How to save $6,000 on your loan this election year

By Sasha Karen 30 April 2019 | 1 minute read

A mortgage broker has reminded investors that failing to get in touch with their brokerage channels could see themselves forking out fees up to $6,000 just to get a loan post-federal election.


With the banking royal commission suggesting that borrowers should pay a fee for mortgages and should lose out on upfront and ongoing, or trailing, commissions, mortgage broker Robert Perks of Fifth Avenue Finance Group said now is the right time for property owners and buyers to “hedge their bet” against potential rising rates and upfront costs by speaking with a mortgage broker.

He also said that they should speak with them before the upcoming federal election.

“Labor appears to have had a knee-jerk reaction to the recommendations of the banking royal commission, which will be bad news for consumers,” Mr Perks said.

With the royal commission’s final report suggesting changes to fees and trailing commissions, Mr Perks said a change in government could see a shake-up in the mortgage industry.


“I don’t have a problem with fee-for-service-paid mortgage brokers, or commission-paid mortgage brokers; however, banning mortgage broker commissions, in my opinion, will lead to less competition and higher home loan interest rates for borrowers,” Mr Perks said.

“I’m not convinced banks will reduce their interest rates to align with the removal of commissions, and certainly not for the long term.

“Whether lender-paid commissions continue or not, I’m calling for that choice to be given to consumers; home owners and home buyers should be given, at the time they are looking for a home loan, the choice to decide of paying an upfront fee or having the bank pay the brokers fees wrapped up in an interest rate.”

This then, he said, will leave property owners and buyers the choice to see how their own situations compare to the costs and benefits of products available for them.

“It’s not that difficult; they should be able to choose whether they opt in or opt out of a commission-paid home loan,” he said.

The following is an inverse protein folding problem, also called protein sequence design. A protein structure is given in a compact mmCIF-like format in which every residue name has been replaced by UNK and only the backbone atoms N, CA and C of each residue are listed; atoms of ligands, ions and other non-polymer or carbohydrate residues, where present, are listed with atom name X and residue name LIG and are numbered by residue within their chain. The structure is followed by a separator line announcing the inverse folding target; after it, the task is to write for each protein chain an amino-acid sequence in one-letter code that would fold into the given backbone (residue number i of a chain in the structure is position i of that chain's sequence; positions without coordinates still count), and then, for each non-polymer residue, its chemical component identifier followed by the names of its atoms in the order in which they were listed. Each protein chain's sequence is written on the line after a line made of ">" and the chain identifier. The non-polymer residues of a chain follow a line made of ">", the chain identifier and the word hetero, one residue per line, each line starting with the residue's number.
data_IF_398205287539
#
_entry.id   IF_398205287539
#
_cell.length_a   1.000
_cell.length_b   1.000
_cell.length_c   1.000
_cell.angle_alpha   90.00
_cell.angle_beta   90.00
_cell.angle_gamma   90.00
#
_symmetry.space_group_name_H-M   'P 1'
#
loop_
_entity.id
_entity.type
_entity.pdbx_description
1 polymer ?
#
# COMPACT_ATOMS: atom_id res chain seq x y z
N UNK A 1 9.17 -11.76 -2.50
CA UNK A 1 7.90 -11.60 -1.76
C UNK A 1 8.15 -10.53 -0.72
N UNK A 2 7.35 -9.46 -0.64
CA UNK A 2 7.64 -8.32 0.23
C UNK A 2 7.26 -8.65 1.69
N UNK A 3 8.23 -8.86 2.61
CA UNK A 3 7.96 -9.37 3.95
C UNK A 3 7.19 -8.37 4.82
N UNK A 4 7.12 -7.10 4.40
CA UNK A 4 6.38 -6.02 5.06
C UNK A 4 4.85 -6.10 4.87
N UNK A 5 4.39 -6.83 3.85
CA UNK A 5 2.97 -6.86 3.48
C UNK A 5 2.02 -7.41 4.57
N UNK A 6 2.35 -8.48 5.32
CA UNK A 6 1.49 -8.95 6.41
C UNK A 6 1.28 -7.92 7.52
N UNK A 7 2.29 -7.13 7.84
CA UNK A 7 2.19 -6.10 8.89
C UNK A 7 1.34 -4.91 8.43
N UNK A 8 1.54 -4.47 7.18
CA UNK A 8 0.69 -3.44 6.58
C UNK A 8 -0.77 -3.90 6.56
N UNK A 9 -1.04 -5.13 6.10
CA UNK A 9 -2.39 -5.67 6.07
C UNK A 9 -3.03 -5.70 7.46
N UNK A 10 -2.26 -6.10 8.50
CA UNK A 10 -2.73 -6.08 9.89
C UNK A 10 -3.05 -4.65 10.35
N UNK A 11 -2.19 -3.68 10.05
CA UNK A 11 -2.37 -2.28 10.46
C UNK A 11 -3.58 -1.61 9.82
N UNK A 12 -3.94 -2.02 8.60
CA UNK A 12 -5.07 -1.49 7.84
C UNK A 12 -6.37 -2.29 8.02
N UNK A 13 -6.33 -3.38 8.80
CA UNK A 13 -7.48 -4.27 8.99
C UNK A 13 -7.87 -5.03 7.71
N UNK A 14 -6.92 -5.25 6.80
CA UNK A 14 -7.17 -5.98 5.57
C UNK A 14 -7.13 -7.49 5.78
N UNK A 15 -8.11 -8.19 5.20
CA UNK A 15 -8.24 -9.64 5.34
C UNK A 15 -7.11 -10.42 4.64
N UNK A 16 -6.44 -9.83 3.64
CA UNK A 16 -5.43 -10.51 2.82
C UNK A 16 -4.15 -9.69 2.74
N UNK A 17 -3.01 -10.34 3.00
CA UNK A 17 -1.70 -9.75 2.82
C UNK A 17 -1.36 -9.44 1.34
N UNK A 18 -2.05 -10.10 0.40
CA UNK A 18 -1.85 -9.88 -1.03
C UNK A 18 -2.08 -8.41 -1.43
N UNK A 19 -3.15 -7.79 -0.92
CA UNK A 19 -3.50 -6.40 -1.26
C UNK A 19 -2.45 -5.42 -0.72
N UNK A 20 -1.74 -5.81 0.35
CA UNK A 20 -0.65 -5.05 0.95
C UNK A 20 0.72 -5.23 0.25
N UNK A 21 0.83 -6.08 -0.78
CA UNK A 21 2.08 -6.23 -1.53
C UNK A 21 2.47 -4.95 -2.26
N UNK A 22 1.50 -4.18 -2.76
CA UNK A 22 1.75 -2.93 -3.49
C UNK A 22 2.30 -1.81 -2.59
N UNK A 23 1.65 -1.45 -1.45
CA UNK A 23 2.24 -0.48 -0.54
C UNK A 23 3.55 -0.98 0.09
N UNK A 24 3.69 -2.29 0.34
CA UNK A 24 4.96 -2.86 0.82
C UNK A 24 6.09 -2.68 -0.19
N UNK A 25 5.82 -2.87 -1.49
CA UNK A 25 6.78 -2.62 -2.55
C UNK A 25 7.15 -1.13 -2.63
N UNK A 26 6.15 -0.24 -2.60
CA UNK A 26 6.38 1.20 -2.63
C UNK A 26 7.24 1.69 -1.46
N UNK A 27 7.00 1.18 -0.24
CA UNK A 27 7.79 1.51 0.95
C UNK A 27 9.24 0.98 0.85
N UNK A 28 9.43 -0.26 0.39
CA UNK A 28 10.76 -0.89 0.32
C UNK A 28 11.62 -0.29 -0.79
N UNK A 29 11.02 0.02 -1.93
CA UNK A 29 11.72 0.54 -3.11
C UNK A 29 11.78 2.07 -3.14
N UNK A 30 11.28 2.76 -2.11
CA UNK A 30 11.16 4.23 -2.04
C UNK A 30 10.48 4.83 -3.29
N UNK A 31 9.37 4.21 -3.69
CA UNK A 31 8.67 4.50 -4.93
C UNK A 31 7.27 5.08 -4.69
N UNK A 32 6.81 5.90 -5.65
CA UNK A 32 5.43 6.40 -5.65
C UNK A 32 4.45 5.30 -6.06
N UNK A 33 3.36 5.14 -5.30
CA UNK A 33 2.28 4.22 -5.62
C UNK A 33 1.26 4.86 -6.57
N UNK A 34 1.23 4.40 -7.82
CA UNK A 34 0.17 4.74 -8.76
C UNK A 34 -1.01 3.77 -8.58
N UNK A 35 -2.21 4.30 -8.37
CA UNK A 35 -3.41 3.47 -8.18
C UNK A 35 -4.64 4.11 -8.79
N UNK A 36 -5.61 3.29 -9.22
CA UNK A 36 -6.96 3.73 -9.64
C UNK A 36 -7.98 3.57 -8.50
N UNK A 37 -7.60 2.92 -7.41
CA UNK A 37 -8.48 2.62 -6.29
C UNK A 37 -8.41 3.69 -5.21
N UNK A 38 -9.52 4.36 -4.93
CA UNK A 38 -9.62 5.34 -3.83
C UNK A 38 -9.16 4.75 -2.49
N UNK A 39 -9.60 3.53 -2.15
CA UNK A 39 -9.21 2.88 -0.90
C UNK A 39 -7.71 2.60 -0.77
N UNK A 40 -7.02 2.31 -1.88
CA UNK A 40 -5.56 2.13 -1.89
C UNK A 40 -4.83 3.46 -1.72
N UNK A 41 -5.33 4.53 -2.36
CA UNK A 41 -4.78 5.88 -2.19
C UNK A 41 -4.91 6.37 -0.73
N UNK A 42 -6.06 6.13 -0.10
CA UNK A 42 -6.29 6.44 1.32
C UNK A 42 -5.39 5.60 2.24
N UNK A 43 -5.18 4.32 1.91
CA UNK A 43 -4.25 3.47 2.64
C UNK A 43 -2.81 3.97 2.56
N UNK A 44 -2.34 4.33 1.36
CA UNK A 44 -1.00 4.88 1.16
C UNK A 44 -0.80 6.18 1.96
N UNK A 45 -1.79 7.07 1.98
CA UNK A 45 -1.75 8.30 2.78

“Having this choice, most importantly, will separate the two loan options, which should ultimately provide a lower interest rate for a fee-for-service home loan, and provide some real clarity around the real costs of a home loan.”

Currently, brokers are paid upfront commission and ongoing commission related to the business the broker brings to the bank.

“Consumers have always paid, but it’s been wrapped up in the interest rate. Post-election, they may have to pay upfront,” Mr Perks said.

Therefore, Mr Perks said any additional fees were likely to go onto the loan; a $500,000 loan may be changed to a $506,000 loan instead to cover the fee.

“This may be the last time it doesn’t cost the consumer anything for a mortgage, and the only two things that can happen is the costs of a mortgage go up, or they go down,” he said.

“Either way, by seeing a mortgage broker, you can’t lose; if fee-for-service drives costs down, then home owners and home buyers can take that option after the election, but if the costs go up, the option of lender-paid home loans may not exist,” he said.

“If the competition between lenders who use brokers as their distribution point were to cease, it seems interest rates will inevitably rise, only hurting the consumer.”



A broker is a real estate agent that is licensed and has completed additional training, working independently, and can hire other agents to start their brokerage firm.


A broker is a real estate agent that is licensed and has completed additional training, working independently, and can hire other agents to start their brokerage firm.

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How to save $6,000 on your loan this election year
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